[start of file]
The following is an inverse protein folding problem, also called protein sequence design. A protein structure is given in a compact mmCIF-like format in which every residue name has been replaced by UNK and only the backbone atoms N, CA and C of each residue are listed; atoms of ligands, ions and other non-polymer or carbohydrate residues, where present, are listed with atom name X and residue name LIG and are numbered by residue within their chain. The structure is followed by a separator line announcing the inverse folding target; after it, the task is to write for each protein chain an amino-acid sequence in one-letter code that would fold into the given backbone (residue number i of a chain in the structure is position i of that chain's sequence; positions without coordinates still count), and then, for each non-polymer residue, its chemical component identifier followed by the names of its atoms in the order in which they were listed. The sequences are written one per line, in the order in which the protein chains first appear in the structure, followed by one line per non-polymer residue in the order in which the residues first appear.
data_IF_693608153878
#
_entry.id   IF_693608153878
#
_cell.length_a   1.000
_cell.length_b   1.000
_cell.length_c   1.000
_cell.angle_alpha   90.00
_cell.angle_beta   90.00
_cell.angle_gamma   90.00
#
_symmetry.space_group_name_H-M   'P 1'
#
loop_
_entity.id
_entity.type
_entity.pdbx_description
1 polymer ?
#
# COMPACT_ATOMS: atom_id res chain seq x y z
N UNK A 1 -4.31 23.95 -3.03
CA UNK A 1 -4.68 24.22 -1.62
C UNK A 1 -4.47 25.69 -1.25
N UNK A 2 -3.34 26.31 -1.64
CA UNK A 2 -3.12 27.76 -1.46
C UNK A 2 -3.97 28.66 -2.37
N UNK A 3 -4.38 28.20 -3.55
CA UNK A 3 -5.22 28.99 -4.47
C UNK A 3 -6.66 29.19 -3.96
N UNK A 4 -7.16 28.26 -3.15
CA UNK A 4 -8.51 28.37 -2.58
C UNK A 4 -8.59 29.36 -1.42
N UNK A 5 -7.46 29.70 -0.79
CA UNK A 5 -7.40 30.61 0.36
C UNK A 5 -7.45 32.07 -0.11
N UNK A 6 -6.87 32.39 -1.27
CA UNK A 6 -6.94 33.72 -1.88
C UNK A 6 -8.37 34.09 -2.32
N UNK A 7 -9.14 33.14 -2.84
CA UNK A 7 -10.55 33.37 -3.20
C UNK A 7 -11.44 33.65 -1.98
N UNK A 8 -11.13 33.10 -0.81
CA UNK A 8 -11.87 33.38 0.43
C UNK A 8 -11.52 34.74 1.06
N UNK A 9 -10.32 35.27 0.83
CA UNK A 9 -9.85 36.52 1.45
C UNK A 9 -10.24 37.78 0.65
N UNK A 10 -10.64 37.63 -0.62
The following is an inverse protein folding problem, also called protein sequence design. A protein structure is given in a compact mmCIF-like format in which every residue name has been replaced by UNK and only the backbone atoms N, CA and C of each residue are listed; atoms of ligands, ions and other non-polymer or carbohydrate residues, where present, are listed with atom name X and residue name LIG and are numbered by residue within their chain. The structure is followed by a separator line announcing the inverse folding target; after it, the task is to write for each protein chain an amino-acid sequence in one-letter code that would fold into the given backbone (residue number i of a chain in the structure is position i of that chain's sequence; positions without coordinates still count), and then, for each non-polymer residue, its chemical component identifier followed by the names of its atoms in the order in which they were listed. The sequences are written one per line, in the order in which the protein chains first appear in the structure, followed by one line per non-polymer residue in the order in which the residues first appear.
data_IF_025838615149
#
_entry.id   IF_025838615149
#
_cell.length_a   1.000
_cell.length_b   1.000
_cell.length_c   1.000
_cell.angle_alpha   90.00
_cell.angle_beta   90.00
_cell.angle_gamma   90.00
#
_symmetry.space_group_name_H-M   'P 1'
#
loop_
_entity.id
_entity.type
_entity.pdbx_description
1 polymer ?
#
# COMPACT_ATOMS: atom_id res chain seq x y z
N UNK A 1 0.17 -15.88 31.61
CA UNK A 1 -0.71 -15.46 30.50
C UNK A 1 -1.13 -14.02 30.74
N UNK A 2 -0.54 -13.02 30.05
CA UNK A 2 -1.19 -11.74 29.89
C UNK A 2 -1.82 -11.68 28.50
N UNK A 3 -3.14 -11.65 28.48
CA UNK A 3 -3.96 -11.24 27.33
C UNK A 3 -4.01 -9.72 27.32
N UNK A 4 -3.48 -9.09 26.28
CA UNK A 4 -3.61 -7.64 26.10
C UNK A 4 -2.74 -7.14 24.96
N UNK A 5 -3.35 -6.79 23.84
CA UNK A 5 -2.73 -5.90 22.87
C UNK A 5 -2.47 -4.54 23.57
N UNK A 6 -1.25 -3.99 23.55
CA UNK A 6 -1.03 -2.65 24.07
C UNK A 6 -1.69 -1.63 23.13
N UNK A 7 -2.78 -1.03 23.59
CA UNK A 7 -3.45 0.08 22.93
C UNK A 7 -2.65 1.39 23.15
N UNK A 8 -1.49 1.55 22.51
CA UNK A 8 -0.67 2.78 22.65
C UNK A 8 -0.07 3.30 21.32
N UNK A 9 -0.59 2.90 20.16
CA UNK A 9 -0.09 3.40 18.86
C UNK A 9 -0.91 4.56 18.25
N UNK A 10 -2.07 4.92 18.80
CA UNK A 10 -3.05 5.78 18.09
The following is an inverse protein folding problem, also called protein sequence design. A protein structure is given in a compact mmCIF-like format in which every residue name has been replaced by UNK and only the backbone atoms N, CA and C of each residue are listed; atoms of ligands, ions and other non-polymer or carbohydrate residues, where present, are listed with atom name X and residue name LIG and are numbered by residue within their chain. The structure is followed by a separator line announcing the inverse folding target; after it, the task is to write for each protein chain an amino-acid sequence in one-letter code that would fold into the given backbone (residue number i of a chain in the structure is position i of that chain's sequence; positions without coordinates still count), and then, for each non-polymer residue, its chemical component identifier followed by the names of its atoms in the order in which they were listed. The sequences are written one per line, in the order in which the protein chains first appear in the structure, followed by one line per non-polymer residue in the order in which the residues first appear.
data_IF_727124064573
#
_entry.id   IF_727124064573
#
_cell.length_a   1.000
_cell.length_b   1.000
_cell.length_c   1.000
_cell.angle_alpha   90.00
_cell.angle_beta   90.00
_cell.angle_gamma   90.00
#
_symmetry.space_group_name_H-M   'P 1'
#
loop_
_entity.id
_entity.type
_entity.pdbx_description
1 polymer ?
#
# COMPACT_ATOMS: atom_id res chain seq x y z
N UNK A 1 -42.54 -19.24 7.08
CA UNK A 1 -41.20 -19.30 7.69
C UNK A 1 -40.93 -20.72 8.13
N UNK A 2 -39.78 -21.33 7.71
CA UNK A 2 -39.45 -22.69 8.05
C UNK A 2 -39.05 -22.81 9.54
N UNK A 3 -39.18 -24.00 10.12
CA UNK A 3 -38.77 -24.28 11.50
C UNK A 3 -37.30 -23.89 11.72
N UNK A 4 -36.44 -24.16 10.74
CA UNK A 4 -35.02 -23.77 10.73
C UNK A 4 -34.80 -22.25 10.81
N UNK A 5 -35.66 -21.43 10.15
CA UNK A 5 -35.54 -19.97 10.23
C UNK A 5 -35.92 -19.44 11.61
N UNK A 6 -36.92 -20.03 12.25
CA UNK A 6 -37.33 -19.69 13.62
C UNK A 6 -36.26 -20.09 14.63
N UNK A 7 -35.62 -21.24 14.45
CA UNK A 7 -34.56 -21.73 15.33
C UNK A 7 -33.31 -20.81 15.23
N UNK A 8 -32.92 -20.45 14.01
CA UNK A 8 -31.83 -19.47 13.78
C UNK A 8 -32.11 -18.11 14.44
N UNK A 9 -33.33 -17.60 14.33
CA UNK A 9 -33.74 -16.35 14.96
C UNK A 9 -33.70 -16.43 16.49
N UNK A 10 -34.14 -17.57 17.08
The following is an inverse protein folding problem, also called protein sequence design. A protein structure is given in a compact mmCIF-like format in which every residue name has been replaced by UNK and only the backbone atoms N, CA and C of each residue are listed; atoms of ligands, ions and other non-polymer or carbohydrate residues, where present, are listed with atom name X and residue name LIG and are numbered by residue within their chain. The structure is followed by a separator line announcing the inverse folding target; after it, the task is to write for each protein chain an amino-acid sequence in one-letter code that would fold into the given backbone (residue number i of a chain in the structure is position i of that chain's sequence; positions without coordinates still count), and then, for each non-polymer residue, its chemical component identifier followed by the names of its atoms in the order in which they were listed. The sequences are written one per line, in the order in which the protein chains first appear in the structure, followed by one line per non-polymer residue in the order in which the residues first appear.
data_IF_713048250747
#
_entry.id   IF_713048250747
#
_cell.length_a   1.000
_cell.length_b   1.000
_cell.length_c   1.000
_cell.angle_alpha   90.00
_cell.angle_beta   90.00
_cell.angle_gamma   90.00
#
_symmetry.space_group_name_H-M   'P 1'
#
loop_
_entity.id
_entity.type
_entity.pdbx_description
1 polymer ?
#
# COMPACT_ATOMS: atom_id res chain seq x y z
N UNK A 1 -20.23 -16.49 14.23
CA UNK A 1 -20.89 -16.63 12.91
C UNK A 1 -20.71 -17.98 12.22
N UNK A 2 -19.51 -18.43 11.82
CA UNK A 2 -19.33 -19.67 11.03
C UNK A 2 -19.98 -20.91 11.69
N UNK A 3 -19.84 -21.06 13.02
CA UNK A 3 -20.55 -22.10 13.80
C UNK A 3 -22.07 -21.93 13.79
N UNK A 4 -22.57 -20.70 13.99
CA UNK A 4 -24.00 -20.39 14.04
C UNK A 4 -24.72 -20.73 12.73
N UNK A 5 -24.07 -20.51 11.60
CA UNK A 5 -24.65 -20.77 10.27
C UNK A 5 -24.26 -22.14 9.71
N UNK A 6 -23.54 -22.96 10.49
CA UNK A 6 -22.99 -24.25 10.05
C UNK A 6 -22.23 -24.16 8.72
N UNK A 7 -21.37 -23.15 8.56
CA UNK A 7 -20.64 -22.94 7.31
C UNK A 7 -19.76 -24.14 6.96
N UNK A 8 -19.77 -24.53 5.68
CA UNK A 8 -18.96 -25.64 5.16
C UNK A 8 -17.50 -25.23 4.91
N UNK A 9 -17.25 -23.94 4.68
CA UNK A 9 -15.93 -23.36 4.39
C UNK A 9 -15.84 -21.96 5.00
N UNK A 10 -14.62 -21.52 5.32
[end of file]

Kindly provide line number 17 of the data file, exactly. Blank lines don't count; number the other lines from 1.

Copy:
_entity.type